Superstorm Kyarr causes flooding, panic in Pakistan’s coastal villages

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Seawater flooded people’s homes in Chashma and Rehri Goth, two fishing villages on Karachi’s coast, due to high tides caused by Cyclone Kyarr in the Arabian Sea on Sunday night. Photograph taken on Oct 28, 2019 (AN Photo)
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Seawater flooded people’s homes in Chashma and Rehri Goth, two fishing villages on Karachi’s coast, due to high tides caused by Cyclone Kyarr in the Arabian Sea on Sunday night. Photograph taken on Oct 28, 2019 (AN Photo)
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Seawater flooded people’s homes in Chashma and Rehri Goth, two fishing villages on Karachi’s coast, due to high tides caused by Cyclone Kyarr in the Arabian Sea on Sunday night. Photograph taken on Oct 28, 2019 (AN Photo)
Updated 29 October 2019

Superstorm Kyarr causes flooding, panic in Pakistan’s coastal villages

  • Over a hundred villages in Karachi’s coastal areas are threatened by sea erosion
  • Meteorologists say the country is not under ‘direct threat’ by Cyclone Kyarr

KARACHI: Sughra Haroon, who lives in a small hamlet near the Arabian Sea, woke up in the middle of the night, Sunday, and found that her family was surrounded by ascending water. She got hold of her children and spent the rest of the night under the sky at a distant location from her cottage near the seashore.
Haroon’s home in Rehri is among hundreds of villages where water entered people’s homes on Sunday night, after cyclonic superstorm Kyarr affected Karachi’s coastal belt in southern Pakistan, forcing inhabitants, predominantly fisherfolk, to stay awake and alert through the night.
“I was born in this house, and I became a grandmother while living under this roof,” Haroon told Arab News. “It’s not that I haven’t seen tidal waves from the shore, but the water never sneaked up on me before. It was frightening.”
“The water may have receded,” she said on Monday afternoon while pointing to the grimy floor of her hut in Rehri. “But they say its level will be much higher tonight.”




Seawater flooded a home in Chashma Goth, Karachi, due to Cyclone Kyarr in the Arabian Sea on Sunday night. Photograph taken on Oct 28, 2019 (AN Photo)

The Pakistan Meteorological Department said in a statement on Monday: “The Super Storm Kyarr is likely to move further northwest toward Oman coast during the next few days. Currently, none of the Pakistan coastal area is under direct threat from this system. However, under its influence scattered DS/TS-rain is expected in lower Sindh and along Makran Coast during Wednesday-Friday. Fishermen are advised not to venture in deep sea from today.”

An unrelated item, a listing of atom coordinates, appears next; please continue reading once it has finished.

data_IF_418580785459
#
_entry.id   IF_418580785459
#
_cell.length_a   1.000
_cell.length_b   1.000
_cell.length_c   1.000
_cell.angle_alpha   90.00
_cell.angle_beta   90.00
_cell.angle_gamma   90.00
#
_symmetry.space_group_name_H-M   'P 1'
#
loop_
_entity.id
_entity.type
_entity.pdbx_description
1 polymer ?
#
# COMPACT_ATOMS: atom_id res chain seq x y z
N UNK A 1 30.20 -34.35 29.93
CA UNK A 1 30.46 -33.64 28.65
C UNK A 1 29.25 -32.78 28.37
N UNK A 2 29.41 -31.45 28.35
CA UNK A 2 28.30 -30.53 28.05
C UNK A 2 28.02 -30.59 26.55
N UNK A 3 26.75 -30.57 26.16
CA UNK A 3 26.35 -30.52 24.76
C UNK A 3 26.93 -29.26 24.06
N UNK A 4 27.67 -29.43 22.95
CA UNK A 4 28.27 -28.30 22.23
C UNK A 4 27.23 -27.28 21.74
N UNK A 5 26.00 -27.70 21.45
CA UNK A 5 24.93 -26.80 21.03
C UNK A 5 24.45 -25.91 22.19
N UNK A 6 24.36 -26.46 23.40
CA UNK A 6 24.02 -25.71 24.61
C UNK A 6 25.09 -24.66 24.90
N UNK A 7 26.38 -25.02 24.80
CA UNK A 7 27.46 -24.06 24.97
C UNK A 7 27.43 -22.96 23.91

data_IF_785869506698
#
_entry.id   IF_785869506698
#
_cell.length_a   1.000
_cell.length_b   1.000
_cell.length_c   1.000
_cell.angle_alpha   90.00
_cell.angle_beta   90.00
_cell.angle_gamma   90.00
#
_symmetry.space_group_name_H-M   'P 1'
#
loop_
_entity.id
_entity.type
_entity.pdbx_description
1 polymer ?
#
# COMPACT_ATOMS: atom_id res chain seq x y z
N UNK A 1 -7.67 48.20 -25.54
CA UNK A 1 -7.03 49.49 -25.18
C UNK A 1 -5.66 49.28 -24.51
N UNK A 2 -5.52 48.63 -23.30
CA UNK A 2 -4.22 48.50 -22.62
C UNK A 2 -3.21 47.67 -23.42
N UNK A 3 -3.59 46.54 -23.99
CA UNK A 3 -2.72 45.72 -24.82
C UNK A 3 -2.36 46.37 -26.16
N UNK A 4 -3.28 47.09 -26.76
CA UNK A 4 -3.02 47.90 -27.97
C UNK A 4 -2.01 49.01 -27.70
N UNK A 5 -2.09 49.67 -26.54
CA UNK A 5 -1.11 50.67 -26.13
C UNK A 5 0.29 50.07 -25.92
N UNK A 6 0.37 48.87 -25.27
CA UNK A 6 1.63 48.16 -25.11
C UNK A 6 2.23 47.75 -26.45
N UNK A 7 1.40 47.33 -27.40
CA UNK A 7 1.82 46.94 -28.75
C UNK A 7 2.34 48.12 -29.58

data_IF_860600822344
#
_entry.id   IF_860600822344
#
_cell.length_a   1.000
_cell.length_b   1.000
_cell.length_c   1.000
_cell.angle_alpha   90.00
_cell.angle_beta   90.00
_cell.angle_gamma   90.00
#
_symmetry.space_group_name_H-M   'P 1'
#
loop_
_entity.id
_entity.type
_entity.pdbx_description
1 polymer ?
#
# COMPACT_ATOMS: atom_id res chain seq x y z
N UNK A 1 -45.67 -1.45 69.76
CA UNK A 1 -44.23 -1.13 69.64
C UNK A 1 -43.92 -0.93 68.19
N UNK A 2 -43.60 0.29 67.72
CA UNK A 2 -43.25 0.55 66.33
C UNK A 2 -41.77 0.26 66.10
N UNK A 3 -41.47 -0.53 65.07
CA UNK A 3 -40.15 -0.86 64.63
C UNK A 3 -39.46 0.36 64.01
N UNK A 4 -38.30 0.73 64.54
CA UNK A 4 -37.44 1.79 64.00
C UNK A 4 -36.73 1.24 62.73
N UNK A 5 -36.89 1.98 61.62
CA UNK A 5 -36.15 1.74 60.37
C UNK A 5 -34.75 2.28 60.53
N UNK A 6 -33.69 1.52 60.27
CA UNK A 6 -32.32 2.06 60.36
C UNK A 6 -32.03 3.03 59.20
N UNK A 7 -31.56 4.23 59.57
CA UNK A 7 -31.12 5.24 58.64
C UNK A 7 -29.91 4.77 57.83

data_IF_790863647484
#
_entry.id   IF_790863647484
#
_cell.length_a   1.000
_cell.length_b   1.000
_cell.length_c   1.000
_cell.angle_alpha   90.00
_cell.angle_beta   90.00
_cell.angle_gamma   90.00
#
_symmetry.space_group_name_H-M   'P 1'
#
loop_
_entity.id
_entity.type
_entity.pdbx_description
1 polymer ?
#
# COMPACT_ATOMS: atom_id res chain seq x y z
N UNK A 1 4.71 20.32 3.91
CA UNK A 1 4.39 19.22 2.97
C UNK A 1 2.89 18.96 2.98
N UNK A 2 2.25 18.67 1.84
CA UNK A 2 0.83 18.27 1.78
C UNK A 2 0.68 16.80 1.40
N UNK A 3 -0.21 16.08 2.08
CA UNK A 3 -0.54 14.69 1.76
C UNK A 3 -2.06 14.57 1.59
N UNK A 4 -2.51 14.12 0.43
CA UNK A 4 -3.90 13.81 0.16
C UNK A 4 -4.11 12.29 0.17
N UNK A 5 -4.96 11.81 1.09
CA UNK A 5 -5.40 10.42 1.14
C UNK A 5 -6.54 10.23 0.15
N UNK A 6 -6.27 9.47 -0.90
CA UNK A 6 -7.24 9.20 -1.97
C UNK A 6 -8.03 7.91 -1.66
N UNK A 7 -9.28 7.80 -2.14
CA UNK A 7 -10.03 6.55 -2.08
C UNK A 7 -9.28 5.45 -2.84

Sughra Haroon checks her belongings after the seawater receded Monday afternoon in Rehri Goth, Karachi. Photograph taken on Oct 28, 2019 (AN Photo)

Some fishermen said that though the sea had always fed their families, it was becoming more dangerous every year for their settlements due to the effects of sea erosion and climate change.
“I was born in this village,” said Shafi Muhammad, 55, a fisherman at Chashma Goth. “When there were high tides, the water soaked us up in this neighborhood, but it never rolled into our houses like this before.”
“With each passing year,” he added, “the sea level is gradually rising.”




Women sit at a bench as water engulfed their house in Chashma Goth, Karachi, due to a cyclone in the Arabian Sea on Sunday night. Photograph taken on Oct 28, 2019 (AN Photo)

As seawater breached the coastline across the southern edge of the country, many activists, who have been concerned about sea erosion, said the government was not doing enough to prevent these settlements from vanishing underwater.
“Even a slight effect of a storm can submerge these communities,” said Zuhaib Ahmed Pirzada, who was part of the Restore Water Movement, a rally that was taken out in July this year to release enough river water into the sea.
“Despite the fact that the sea intrusion has engulfed 2.5 million acres of land in Thatta, Badin and Sujawal districts, the authorities are paying no heed,” he said.




Seawater flooded people’s homes in Chashma and Rehri Goth, two fishing villages on Karachi’s coast, due to high tides caused by Cyclone Kyarr in the Arabian Sea on Sunday night. Photograph taken on Oct 28, 2019 (AN Photo)

Since the authorities did not release adequate fresh water downstream from Kotri Barrage, Pirzada added, not enough silt was going into the Indus River Delta which, consequently, was putting coastal settlements at risk of being overrun by seawater.
Sea erosion had already drowned 28 out of 42 such parishes in Kharo Chan Taulka, he noted. “The situation has also been aggravated by climate crisis,” Pirzada said.




Seawater flooded people’s homes in Chashma and Rehri Goth, two fishing villages on Karachi’s coast, due to high tides caused by Cyclone Kyarr in the Arabian Sea on Sunday night. Photograph taken on Oct 28, 2019 (AN Photo)

The Indus River Delta has 17 creeks which enter into the Arabian Sea with 15 of them in Thatta, Sujawal and Badin. Before Pakistan came into being, Pirzada noted, 90 million acre-feet (MAF) of water was released from Kotri Barrage to the delta. In 2018, this figure decreased to 1.7 MAF.